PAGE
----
Silverspot Seminar

May 20, 2021 - 3:30 PM
HMSC Research Seminar Series

Oregon Silverspot, at the Nestucca National Wildlife Refuge.\Photo courtesy of USFWS.

The Hatfield Marine Science Center continues with its regular research seminar series online.  On Thursday, May 20, 3:30 p.m., the seminar is “Nestucca Bay NWR:  Research and Restoration Intertwine to Save an Imperiled Butterfly.”  (NWR is National Wildlife Refuge.)  The event is free and open to all.

  The speakers are Rebecca Chuck, Deputy Project Leader, Oregon Coast National Wildlife Refuge Complex; David Thomson, Restoration Ecologist, USFWS Newport Field Office; and Sam Derrenbacher, Wildlife Biologist, USFWS Newport Field Office.  As they describe their topic: 

The Oregon Silverspot Butterfly (OSB) was federally listed as a threatened species in 1980. Although its historic range followed the coastline from Lake Earl, California to Westport, Washington, the current population inhabits less than 100 acres in just 4 locations in Oregon. Today, many federal, state and private land partners work together to restore habitat and help this imperiled butterfly recover from the brink of extinction. The steps to restoring the imperiled butterfly’s habitat seem simple – secure the habitat, manage non-native and native plants to increase appropriate adult nectar and larval host plants, create the microclimate conditions the butterfly needs to successfully complete its life cycle, release the species into the prepared habitat, and Voila! Restoration. But, after 40 years of work we can confidently say it’s not that simple.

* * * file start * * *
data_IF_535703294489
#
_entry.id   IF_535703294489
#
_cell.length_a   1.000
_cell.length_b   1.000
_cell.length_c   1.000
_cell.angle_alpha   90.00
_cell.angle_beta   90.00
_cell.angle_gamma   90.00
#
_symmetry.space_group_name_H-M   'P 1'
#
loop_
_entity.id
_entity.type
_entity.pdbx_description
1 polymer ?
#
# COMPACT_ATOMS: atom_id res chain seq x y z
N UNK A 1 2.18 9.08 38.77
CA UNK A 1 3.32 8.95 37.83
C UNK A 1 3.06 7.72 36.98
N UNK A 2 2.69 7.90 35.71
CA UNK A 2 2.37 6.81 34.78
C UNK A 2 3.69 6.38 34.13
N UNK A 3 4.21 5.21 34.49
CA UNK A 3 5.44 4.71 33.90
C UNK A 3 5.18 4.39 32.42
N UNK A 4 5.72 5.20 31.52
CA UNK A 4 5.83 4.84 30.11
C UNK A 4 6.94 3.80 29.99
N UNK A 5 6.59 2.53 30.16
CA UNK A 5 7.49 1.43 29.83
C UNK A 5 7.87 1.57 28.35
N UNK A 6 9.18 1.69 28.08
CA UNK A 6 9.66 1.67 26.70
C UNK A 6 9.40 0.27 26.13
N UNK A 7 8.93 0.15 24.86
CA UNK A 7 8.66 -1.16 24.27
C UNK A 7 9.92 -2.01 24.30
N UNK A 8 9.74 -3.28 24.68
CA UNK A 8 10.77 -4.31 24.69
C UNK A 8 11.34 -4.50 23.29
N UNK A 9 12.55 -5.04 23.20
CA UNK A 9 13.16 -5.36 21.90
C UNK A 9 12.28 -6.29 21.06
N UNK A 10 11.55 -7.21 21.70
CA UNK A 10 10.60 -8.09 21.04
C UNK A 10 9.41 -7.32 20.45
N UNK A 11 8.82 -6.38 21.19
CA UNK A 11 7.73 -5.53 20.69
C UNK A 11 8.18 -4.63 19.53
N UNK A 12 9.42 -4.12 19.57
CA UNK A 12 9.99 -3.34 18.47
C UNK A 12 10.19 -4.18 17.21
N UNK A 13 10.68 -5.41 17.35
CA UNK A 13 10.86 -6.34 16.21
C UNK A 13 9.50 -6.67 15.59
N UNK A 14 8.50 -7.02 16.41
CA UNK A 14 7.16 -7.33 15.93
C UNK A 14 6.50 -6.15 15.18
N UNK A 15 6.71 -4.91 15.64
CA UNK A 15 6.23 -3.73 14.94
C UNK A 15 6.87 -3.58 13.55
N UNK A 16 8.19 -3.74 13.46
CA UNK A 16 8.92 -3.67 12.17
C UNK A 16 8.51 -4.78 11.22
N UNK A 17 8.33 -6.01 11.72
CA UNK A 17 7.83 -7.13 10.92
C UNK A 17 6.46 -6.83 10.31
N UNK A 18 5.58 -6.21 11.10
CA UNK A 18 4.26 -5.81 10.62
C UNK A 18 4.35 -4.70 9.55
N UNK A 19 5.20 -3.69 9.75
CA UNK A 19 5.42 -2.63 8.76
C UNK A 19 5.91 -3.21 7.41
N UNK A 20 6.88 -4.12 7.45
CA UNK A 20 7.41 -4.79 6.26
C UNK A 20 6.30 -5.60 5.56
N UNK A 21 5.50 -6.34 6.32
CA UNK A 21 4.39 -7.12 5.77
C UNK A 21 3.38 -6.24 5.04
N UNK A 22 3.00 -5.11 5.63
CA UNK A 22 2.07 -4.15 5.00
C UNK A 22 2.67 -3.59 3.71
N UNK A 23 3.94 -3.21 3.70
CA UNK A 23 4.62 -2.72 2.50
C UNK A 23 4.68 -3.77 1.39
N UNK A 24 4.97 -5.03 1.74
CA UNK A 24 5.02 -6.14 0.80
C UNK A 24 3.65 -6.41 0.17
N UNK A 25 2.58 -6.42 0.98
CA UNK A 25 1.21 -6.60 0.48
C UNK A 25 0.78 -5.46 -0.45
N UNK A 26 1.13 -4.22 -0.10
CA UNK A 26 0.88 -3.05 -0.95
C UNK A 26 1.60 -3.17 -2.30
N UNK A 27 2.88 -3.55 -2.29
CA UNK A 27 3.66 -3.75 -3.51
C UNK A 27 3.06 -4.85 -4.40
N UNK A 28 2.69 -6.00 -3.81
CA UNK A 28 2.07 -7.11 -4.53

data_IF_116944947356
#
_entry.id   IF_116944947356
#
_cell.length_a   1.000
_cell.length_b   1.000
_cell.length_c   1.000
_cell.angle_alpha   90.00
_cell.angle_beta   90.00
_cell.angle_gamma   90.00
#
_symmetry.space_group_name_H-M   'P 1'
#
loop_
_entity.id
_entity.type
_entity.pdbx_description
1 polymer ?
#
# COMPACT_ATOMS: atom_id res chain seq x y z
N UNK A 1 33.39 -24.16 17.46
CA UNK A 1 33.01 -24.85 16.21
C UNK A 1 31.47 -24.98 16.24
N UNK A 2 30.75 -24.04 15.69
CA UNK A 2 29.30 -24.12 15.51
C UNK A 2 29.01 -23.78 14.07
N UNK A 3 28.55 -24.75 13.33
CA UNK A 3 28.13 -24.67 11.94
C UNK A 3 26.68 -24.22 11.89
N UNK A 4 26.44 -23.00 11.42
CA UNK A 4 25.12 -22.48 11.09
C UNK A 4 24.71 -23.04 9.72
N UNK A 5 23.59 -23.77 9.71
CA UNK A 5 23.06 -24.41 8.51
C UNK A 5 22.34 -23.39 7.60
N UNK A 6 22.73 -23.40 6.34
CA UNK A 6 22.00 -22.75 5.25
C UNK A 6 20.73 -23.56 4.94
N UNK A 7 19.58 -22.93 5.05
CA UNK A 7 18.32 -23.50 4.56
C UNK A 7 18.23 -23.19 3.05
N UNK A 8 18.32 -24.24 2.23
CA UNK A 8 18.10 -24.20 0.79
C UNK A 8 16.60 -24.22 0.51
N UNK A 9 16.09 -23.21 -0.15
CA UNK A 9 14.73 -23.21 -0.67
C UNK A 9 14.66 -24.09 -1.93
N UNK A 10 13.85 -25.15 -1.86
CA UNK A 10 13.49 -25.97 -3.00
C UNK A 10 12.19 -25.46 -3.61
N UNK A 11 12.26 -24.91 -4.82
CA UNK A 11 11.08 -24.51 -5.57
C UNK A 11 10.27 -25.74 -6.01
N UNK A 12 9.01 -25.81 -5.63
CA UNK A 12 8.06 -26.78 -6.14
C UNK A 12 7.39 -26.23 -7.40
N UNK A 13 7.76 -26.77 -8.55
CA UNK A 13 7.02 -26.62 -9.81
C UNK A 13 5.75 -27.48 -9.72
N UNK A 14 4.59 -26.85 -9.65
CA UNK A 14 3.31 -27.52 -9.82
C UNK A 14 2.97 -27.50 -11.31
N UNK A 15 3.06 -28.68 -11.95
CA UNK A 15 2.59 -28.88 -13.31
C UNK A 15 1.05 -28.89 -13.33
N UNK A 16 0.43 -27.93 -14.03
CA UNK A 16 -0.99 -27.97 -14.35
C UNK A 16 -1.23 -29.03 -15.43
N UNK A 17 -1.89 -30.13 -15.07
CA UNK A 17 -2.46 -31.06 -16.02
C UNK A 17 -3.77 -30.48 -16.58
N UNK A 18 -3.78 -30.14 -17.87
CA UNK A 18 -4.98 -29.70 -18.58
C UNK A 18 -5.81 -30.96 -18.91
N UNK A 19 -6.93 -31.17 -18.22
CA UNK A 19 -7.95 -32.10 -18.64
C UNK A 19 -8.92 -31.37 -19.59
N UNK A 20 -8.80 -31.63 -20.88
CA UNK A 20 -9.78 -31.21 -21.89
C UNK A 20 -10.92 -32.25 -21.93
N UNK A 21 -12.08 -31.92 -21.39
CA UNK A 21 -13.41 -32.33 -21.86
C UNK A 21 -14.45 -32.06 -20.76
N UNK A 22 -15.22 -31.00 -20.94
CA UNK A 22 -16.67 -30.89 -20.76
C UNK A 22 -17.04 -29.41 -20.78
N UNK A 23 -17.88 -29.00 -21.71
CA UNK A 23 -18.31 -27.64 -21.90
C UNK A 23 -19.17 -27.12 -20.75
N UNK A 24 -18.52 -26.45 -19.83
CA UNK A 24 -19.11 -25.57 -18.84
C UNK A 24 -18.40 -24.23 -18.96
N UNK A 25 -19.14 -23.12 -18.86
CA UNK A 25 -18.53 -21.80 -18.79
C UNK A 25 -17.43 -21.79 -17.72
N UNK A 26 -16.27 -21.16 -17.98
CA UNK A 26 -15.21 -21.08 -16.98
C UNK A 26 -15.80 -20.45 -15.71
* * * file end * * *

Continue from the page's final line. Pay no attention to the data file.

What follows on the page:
There are still many unknowns about the life history of OSB and its habitat requirements – from what the larvae need for survival, to adult fitness in the face of climate change. And we are still figuring out how to feasibly manage the habitats they require. Without an understanding of these questions, OSB recovery is impossible. Current research has begun to answer a few of these questions including (1) Adult behaviors and dispersal distances, (2) Female oviposition preference habitat, (3) Larval survival and micro-habitat requirements. With each of these life history questions answered, we can begin to understand the habitat quality and connectivity necessary for each life stage to ensure that our land management efforts are successful for the butterfly’s recovery.

For the live broadcast of the virtual Thursday Seminar, go here.

Password: 972587 or call +1-971-247-1195 US Meeting ID: 945 5573 1151